This course covers the application of geology to all interactions between humans and the earth. It is intended as an introductory Geology course specifically designed for Environmental Studies majors, majors in the Environmental Geology track, and all students who would like to be introduced to the basics of geology in the context of real environmental issue.
An understanding of surficial processes is critical to understanding the interaction of man and his environment, and of predicting the deleterious effects of converting rainforest to cow pasture, of straightening out the course of a meandering river, or of building on a steep hillslope or in karst terrain. In addition, an understanding of the connection between modern processes and modern deposits is essential to deciphering the geologic record. This course explores the link between process, landform and deposit. We systematically consider fluvial (river), glacial, slope, eolian, weathering, and karst processes; the landforms that they produce and the deposits that are left behind. The lab component of the course is spent in the field measuring landforms, describing deposits, and collecting samples to be analyzed in the laboratory. Students are required to process their field data, make graphs and interpret their results in 5 written and oral reports. The course is writing intensive (WAC). In addition, we read and discuss 5 published articles and each student is required to present one of these articles to the class.
This course combines both a traditional lecture format with a field-oriented lab component. In the latter, students conduct a 10-week-long field mapping project, the objectives of which are to determine the configuration of two main lobes of the Laurentide Ice Sheet (LIS) in eastern New York State and to determine whether these lobes were in-phase or out-of-phase with one another. Spectacular outcrops within one hour of campus provide the laboratory for addressing each of the above objectives. Till deposited from the two lobes can be distinguished on the basis of carbonate content, PSD of the matrix, magnetic susceptibility, till fabric, and clast lithology. With till fabric measurements, these provenance data are critical for determining paleo-glacier flow directions. Students work in teams to describe stratigraphic sequences, measure till fabric and striae, and conduct clast lithology counts. At the end of each lab, all data are shared among the students who are then required to plot their data and write three major laboratory reports.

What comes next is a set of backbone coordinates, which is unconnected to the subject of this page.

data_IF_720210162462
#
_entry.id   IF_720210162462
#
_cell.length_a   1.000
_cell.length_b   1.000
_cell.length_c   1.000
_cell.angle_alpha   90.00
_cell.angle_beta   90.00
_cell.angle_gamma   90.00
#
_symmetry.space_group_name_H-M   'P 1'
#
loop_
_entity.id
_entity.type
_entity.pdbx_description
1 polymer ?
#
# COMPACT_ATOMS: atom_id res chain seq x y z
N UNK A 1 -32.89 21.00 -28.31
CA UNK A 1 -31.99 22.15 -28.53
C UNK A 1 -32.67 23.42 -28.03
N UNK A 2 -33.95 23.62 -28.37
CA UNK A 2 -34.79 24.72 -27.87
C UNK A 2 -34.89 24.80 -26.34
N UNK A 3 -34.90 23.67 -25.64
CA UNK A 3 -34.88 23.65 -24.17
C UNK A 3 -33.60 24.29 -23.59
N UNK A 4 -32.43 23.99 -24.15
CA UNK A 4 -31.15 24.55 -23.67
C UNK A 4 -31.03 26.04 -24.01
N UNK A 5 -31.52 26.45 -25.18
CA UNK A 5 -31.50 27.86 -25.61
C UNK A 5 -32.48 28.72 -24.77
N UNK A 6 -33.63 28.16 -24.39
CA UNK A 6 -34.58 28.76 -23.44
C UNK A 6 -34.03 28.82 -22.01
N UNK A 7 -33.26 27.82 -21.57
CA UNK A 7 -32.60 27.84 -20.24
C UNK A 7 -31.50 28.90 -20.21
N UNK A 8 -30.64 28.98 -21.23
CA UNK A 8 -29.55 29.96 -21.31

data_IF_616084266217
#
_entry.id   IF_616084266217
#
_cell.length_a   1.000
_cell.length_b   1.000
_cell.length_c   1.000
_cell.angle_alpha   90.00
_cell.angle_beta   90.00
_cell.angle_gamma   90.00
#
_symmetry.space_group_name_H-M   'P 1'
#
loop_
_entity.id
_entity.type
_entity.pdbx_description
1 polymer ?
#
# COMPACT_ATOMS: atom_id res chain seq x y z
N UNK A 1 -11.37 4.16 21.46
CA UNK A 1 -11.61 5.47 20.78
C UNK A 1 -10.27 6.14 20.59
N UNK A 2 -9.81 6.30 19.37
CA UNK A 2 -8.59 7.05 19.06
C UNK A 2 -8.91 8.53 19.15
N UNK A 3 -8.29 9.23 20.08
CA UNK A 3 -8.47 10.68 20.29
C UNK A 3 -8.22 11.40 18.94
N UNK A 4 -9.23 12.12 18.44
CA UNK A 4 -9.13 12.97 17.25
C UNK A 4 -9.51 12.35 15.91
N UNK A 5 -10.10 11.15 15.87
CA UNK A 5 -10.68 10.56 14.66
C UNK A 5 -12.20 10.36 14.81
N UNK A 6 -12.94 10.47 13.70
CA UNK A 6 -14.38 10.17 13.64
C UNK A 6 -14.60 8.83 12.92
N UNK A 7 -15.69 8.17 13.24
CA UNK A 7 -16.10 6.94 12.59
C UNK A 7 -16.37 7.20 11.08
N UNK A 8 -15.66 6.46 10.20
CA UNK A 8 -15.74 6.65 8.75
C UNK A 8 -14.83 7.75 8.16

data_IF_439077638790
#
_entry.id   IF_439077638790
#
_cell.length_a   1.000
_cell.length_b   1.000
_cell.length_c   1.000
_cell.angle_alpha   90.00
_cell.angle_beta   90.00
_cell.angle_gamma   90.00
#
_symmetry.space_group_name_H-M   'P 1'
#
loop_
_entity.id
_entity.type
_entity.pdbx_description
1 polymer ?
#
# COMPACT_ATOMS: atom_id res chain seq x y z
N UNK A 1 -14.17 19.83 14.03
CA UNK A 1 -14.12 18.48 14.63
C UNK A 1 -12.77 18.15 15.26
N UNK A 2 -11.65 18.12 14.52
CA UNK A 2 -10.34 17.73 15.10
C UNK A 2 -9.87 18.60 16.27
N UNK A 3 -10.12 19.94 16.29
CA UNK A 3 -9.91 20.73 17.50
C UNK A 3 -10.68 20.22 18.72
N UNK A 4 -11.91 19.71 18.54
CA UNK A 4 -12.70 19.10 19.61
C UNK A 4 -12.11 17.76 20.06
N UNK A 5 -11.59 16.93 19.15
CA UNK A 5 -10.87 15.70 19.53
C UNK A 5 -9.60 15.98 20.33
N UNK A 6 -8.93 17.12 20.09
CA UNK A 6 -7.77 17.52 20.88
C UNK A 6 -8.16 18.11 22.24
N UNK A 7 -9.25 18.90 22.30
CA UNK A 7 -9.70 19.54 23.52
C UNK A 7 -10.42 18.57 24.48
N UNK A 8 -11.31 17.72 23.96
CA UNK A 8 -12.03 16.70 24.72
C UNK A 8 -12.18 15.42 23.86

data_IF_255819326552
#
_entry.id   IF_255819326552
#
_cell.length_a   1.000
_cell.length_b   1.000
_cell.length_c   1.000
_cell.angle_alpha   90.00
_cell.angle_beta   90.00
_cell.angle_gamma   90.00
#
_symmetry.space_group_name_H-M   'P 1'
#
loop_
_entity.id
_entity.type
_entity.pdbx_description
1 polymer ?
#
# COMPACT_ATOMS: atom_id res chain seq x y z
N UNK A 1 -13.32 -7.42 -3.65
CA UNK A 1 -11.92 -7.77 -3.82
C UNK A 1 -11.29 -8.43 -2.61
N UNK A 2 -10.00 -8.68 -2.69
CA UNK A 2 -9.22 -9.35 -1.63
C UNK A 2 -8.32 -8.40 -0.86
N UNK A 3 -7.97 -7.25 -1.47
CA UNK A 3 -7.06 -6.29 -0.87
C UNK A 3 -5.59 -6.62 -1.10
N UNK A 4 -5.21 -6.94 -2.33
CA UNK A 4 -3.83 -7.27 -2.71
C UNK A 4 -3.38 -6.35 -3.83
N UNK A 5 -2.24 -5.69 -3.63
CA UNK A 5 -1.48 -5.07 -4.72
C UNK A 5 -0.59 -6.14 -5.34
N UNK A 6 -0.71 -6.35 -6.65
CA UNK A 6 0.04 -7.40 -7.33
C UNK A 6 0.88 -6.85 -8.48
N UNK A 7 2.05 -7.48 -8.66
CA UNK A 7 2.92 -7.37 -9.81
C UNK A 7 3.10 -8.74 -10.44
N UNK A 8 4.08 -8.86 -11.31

Lakes and Environmental Change
Modern limnology and the record of environmental change as recorded in lake sediments. Includes records from proglacial lakes in North America, and interpretation of proxy paleoenvironmental indicators preserved in lake sediments from North America, Europe, and the Southern Hemisphere.
Global Climate Dynamics
Climate change has become one of the key scientific issues of our time. This course examines climate change on different time scales (years to millions of years), and focuses on the causes of climate change, both natural and anthropogenic. We also explore the role media has played in shaping public opinion on climate change. Lectures explore the principle scientific aspects of climate dynamics, and the laboratories investigate some of the major scientific findings that support the conclusions presented in consensus scientific reports that shape the geopolitical dialogue.
Impacts of Climate Change-Peruvian Andes
This field-based course is focused on the geologic record of climate change preserved in glacial deposits and lakes in the majestic Cordillera Blanca, Peru. A closely related focus will be to understand the impact of climate change on human populations. We will travel to Peru, where we will be based out of the city of Huaraz. From there, we will conduct day-long to week-long excursions to map moraines, core lakes, and evaluate the impact of climate change on geologic hazards and on the ever-increasing human occupation in this alpine setting. Students will participate in mapping projects, lake coring expeditions, and documenting stratigraphic sequences in natural exposures.